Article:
What a week! Sometimes being in the Biker Lawyer business is rough. This week, two clients run smack over on their bikes by drivers with no insurance, other clients confessing to FBI on hidden camera, and someone in my office keeps stealing my damn pomegranate juice from the fridge! Is nothing sacred? So, by the time Friday came, I was ready to jump on the bike without waiting for the weekend and with no Court or office appointments I called my buddy Chip and hit the road Friday at 5:30 a.m. for a trip to the hills of North Carolina. Two modern bikes with all the bells and whistles. A BMW and a Honda. Some would argue that a real man’s bike is a thing of the past. Today’s modern scoots have slipper clutches, blue tooth, gel padding and vibration isolation systems. Anyone remember their first ride on a rigid shovel? Shake the teeth from your head, but hell, if you ain’t tough before hand you will be in a few hundred miles. I’m lucky enough to straddle both worlds, old iron and new aluminum. If you have read my articles, you know I love the old stuff and I take stock in value of the flatheads, knuckles and pans of yesteryear.
Remember when brakes were ‘drums’ and lined with a ‘shoe’ and tires had tubes inside with a bias ply tread outside. Remember when there was something called a ‘carburetor’ and it had something called a ‘choke’ and shocks were spring loaded and not injected with gas? Those were the days. Nowadays, bikes have more wires and electrodes than a NASA rocket and a minor glitch requires a computer and 90 bucks an hour to fix at a fancy shop with leather couches and latte coffee. This biker world of old and new, of modern and vintage, I love them both. Each has its place. This morning, the modern saved us! Not from inconvenience, but from launching over a cliff. ABS really is cool. At least it was this morning.
As much as I think a Vincent Black Shadow is art or a good investments or sexy or just cool, I do love fuel injection at 6,000 feet. I love blue tooth in my helmet when my wife calls and puts the kids on. I love a heated seat and grips. I love cross drilled ABS disc brakes, which brings me to my point. Most of these modern accoutrements are trappings of convenience not necessity. I mean who really needs an electric center stand? I think not.
On this morning’s trip we headed north on back roads and circled the back of Lake Burton, into Rabun County by sunrise. After a country breakfast of eggs, bacon and no grits thanks, we headed across ‘war woman’ pass towards the ‘Highlands’. The sharp curves are plentiful in that 30 mile stretch and with copious horsepower and virtually no traffic, we were taking all the liberties the pavements allowed. Speeds were aggressive but not irresponsible. Chip leading on his ST 1300, and me a meter or two behind on my GS. Then it happened. We went into a sharp left hander a bit hot 5 miles in and I watched the ST out front lean low with pipes and left hard bag an inch or two from tarmac. Chip’s brake light blinked early then lit loud mid turn with a noticeable wobble signaling trouble. Within a millisecond, the turn ran out curving left harder than Chip. From the compression of the suspension, I could tell Chip locked down front and back utilizing all that the ABS had to offer. My bike, likewise equipped with ABS, slowed hard enough that I struggled to keep from pitching can over handlebars. Chip’s bike decelerated so fast that the distance between us closed in an instant. Neither bike skidded as God (or engineers) intended. To do so would have caused disaster. I pulled down hard left passing but missing the ST by inches, watching Chip spin off to the right into the gravel. Our speed was probably less than 40 going in and Chip “low-sided” at probably 20. Nothing earth shattering, but enough to make one’s sphincter air tight!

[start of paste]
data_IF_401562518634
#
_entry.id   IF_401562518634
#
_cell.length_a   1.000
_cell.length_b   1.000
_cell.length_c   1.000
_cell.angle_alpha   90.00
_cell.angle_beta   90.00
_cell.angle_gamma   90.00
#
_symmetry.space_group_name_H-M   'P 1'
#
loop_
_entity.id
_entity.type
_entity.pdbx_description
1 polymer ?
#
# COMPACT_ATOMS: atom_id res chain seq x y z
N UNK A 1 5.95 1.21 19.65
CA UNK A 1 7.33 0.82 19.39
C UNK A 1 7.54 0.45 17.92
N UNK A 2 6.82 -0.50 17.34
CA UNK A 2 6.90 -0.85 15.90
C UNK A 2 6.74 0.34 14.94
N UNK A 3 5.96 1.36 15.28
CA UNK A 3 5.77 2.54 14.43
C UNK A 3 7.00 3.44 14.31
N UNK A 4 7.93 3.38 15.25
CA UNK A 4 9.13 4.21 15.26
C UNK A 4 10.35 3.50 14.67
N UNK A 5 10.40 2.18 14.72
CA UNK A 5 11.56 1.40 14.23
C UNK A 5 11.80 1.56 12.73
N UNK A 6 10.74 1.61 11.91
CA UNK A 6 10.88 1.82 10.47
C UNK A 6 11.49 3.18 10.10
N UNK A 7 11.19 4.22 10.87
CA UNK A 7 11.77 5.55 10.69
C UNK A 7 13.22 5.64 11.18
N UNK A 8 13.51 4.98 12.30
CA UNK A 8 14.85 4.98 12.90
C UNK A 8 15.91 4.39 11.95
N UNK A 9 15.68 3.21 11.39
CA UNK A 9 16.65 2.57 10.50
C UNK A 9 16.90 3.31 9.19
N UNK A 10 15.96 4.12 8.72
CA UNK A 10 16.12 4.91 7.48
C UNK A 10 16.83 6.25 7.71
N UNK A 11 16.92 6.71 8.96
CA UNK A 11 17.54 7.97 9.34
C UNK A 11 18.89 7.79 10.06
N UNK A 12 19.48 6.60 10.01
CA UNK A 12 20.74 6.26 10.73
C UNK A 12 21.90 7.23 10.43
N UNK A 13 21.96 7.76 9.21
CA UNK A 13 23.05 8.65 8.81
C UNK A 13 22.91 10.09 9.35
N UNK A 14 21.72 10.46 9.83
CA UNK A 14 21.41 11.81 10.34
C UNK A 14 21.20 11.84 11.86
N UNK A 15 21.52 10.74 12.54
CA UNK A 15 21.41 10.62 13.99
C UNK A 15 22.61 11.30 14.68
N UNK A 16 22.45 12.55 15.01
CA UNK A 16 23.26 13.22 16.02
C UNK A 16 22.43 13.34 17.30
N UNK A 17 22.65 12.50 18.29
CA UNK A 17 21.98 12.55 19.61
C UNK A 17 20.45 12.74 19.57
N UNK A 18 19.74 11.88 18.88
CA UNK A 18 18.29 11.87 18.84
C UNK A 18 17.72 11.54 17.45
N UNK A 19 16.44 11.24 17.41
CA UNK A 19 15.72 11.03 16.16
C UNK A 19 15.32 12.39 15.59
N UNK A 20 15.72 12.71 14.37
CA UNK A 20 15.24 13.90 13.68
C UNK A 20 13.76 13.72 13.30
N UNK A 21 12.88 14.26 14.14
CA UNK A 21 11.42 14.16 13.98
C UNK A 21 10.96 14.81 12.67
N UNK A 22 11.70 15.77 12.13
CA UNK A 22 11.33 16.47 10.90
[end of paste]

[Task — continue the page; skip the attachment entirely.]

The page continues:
Once safely stopped at the road side 30 yards in front of the minor wreck, I did the responsible biker thing. Throw my kickstand down and immediately rifle through my bags looking for a camera to record the aftermath of Chip’s indiscretion. Nothing is funnier than someone else’s minor wreck (so long as no one or nothing got hurt).
The interesting thing is that once we regrouped and caught our breath, we noticed that a steep ravine lay 10 feet off the curve across a small patch of gravel directly in the path of Chip’s bike as it decelerated in the curve and skidded onto the shoulder. Had maximum braking traction not been applied both bike and rider would have pitched over the edge. All hail to ABS! Certainly bikes had big horsepower 10 or even 15 years ago, but no ABS. A decade ago, my laughs may not have taken place (not for a few months anyway). So, all things considered, I say to err is human, but to ABS is divine!
Well, signing off for now. Ride strong, ride safe and in the end, make sure you ride home.